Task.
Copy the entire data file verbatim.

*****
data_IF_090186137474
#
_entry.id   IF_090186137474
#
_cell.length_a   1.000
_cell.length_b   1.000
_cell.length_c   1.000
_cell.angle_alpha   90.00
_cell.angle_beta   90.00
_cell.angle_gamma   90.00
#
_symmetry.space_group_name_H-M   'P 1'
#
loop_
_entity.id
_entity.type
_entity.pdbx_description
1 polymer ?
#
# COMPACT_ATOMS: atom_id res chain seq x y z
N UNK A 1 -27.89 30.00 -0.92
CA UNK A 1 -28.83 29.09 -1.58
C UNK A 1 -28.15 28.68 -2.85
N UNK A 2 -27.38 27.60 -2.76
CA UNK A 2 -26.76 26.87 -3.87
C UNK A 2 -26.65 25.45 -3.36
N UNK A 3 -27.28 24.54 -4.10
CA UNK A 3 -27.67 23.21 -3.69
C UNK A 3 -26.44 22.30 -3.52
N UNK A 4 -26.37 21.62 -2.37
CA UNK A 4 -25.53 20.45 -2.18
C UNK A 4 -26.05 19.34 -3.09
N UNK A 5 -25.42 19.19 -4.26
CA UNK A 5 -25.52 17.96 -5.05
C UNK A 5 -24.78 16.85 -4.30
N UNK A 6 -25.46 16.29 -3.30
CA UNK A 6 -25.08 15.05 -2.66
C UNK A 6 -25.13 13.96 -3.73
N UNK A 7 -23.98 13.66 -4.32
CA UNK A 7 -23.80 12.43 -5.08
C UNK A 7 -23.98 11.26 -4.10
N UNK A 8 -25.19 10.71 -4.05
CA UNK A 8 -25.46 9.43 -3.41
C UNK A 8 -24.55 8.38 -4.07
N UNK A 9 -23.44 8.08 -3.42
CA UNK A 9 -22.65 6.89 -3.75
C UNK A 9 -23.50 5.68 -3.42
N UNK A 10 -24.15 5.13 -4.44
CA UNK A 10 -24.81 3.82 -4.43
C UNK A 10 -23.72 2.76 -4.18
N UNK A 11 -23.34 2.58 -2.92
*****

data_IF_090186137474
#
_entry.id   IF_090186137474
#
_cell.length_a   1.000
_cell.length_b   1.000
_cell.length_c   1.000
_cell.angle_alpha   90.00
_cell.angle_beta   90.00
_cell.angle_gamma   90.00
#
_symmetry.space_group_name_H-M   'P 1'
#
loop_
_entity.id
_entity.type
_entity.pdbx_description
1 polymer ?
#
# COMPACT_ATOMS: atom_id res chain seq x y z
N UNK A 1 -27.89 30.00 -0.92
CA UNK A 1 -28.83 29.09 -1.58
C UNK A 1 -28.15 28.68 -2.85
N UNK A 2 -27.38 27.60 -2.76
CA UNK A 2 -26.76 26.87 -3.87
C UNK A 2 -26.65 25.45 -3.36
N UNK A 3 -27.28 24.54 -4.10
CA UNK A 3 -27.67 23.21 -3.69
C UNK A 3 -26.44 22.30 -3.52
N UNK A 4 -26.37 21.62 -2.37
CA UNK A 4 -25.53 20.45 -2.18
C UNK A 4 -26.05 19.34 -3.09
N UNK A 5 -25.42 19.19 -4.26
CA UNK A 5 -25.52 17.96 -5.05
C UNK A 5 -24.78 16.85 -4.30
N UNK A 6 -25.46 16.29 -3.30
CA UNK A 6 -25.08 15.05 -2.66
C UNK A 6 -25.13 13.96 -3.73
N UNK A 7 -23.98 13.66 -4.32
CA UNK A 7 -23.80 12.43 -5.08
C UNK A 7 -23.98 11.26 -4.10
N UNK A 8 -25.19 10.71 -4.05
CA UNK A 8 -25.46 9.43 -3.41
C UNK A 8 -24.55 8.38 -4.07
N UNK A 9 -23.44 8.08 -3.42
CA UNK A 9 -22.65 6.89 -3.75
C UNK A 9 -23.50 5.68 -3.42
N UNK A 10 -24.15 5.13 -4.44
CA UNK A 10 -24.81 3.82 -4.43
C UNK A 10 -23.72 2.76 -4.18
N UNK A 11 -23.34 2.58 -2.92